Leaving Kladder behind.

Rolling down the rails east toward Brook.

Brook is the division with Claysburg to the left and Martinsburg to the right where we are headed.

There is a large junkyard just to the east of Brook with a large variety of car models.

The Halter Creek and bridge.

Railroad ties have been replaced on this line.

Rolling east toward Rodman where we detrained for another runby.

The photo line at Rodman.

Combine 23.

The back-up move number two.

NRHS photo runby number two.

Back-up move number three.

The photo line.

NRHS photo runby number three.

Leaving Rodman.

Appvion paper plant.

We left the Taylor Township.

More of the Appvion paper plant.

Coming into Roaring Springs.

Roaring Springs Pennsylvania Railroad station.

Pennsylvania Railroad caboose 477908 built 1942 by the Pennsylvania Railroad.

Leaving Roaring Springs behind.

We came to the east end of the Roaring Spring siding.

The train ran by the Smith Transport complex.

Young NRHS members are chasing our train today.

Interesting grade stabilizing devices built along our route.

We went by Milepost 18.

The Everett Railroad almost seems like it has been transported to Lancaster County, Pennsylvania. The only thing that would be missing was Amish buggies. But there is a large Mennonite population so buggies were a possibility to see although we did not see any. This area is completely rural and was almost like being on the Strasburg Railroad. However, we were on the Everett Railroad.

The Renaissance Nutrition Feedmill known as "Ren Nut" at Peck.

Rolling through the central Pennsylvania countryside of Blair County.

The Cargill plant.

More young railfans out chasing our steam train.

We came to Martinsburg junction which is a wye which will allow the engine to be turned for the trip back to Hollidaysburg. This is as far as our train went.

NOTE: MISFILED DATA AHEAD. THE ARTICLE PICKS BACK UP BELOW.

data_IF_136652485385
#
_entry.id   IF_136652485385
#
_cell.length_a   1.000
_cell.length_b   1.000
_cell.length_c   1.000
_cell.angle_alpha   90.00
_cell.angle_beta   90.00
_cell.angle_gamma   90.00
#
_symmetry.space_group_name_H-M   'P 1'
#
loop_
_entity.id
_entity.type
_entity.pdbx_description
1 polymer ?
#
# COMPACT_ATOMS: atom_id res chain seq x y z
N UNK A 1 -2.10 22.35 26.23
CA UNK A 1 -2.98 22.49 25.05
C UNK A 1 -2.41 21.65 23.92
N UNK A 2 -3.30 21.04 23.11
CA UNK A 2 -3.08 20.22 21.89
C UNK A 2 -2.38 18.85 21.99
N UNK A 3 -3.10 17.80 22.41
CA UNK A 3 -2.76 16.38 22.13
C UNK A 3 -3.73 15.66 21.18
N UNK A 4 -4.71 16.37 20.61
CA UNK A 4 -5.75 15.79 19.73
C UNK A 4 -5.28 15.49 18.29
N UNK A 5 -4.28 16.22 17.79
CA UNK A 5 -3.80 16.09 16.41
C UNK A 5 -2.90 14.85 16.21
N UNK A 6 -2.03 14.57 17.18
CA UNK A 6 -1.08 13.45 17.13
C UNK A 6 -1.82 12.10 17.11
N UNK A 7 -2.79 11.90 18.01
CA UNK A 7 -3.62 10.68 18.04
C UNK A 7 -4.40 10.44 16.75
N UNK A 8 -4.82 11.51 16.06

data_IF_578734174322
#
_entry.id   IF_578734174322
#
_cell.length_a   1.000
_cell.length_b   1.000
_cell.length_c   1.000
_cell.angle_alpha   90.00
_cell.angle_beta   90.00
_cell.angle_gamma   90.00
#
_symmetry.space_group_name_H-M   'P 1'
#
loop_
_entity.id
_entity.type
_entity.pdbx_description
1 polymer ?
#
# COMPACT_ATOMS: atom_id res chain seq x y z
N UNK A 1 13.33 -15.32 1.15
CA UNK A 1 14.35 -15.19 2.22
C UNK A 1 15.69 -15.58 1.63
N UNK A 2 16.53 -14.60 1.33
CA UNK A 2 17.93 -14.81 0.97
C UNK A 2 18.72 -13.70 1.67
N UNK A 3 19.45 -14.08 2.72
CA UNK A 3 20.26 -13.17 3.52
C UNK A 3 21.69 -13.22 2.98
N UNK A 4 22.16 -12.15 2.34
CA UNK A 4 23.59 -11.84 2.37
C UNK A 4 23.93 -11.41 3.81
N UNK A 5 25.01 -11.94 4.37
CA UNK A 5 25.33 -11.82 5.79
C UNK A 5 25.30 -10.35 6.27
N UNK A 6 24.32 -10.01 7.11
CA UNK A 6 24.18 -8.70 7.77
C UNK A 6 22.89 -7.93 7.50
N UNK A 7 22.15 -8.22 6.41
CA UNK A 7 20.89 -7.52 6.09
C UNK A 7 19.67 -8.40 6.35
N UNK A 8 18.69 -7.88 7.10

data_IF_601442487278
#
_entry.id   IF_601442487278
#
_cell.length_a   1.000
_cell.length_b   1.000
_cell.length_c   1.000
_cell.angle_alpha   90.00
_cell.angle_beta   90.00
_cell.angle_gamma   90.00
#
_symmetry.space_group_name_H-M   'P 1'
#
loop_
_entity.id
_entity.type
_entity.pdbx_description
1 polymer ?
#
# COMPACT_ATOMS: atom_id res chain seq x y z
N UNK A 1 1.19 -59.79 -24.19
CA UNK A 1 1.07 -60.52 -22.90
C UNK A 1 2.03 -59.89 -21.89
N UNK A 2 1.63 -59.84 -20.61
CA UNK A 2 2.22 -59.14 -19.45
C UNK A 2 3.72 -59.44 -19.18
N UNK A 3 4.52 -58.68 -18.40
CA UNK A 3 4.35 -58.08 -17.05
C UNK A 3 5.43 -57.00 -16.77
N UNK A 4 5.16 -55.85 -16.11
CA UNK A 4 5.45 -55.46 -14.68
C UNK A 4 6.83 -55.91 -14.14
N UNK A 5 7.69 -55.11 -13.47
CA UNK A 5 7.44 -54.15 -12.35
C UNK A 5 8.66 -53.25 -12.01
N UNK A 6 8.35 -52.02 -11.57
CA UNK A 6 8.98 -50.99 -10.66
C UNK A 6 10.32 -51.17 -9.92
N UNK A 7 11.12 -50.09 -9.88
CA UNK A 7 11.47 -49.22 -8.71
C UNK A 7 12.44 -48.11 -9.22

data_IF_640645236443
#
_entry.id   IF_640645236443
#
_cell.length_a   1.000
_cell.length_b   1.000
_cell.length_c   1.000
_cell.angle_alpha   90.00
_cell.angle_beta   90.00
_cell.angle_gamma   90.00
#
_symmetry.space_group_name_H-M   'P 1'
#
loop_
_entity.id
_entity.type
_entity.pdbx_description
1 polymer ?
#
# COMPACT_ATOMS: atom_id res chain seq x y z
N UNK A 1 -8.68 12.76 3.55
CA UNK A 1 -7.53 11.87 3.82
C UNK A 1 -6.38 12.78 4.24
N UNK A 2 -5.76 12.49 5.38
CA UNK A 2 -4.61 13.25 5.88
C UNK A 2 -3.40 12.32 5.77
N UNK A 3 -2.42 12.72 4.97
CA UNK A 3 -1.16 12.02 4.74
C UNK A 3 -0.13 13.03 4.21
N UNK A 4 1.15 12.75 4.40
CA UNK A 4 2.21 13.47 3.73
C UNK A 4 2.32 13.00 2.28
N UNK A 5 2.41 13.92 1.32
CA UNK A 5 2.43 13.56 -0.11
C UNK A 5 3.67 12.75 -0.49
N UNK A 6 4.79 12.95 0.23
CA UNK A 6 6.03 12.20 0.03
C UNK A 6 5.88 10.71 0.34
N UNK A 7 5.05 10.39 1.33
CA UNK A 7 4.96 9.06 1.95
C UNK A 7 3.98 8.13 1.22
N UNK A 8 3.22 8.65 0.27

The old and new high school at Martinsburg Junction.

The engine comes off the northwest leg of the wye and will couple on to the train and we will head back to Roaring Spring for a photo runby and lunch. I visited the combine car and bought three items for three dollars to have for lunch. Only the photographers were allowed to detrain for the photo runby at Roaring Spring.

Everett Railroad 2-6-0 11 at Roaring Springs.

Backup move number four.

NRHS Photo Runby number four at Roaring Springs. After the runby I got everybody to line up for lunch and we were joined by the other coach passengers. We spent a good thirty minutes having them go through the food lines which included their boxed lunch, ice cream for dessert and a bottled water from the combine car. I gave a ten minute countdown and only to four minutes when everyone was back on the train and when I said three, we closed up the train and left at 1:00 PM. Elizabeth and I took the pictures out of the camera for this story and converted them to the correct size. We proofed the Potomac Eagle story and then we returned to Hollidaysburg and I was first off and back to my bus, where my fifty-four passengers all followed directions and we returned safely to Cumberland.

I would like to thank all my bus riders for the last three trips who followed directions expertly and efficiently. In addition, I would like to thank the NRHS for the excellent convention here in Cumberland including John Goodman, Chairman, Skip Waters, Dan Meyer and Dawn Holmberg, Steve Siegrist, Steve Barry and Bob and Elizabeth for their excellent service and for making this convention a major success. Back at the hotel, my duties ended and I turned in my vest, radio and clipboard and took in the the bottled water from the bottom of the bus. Elizabeth and I sat on the floor and wrote this story before we went to the Crabby Pig for dinner because we refused to eat the salt-filled food that Amtrak was providing passengers on the Capital Limited, and we could not stay for the banquet.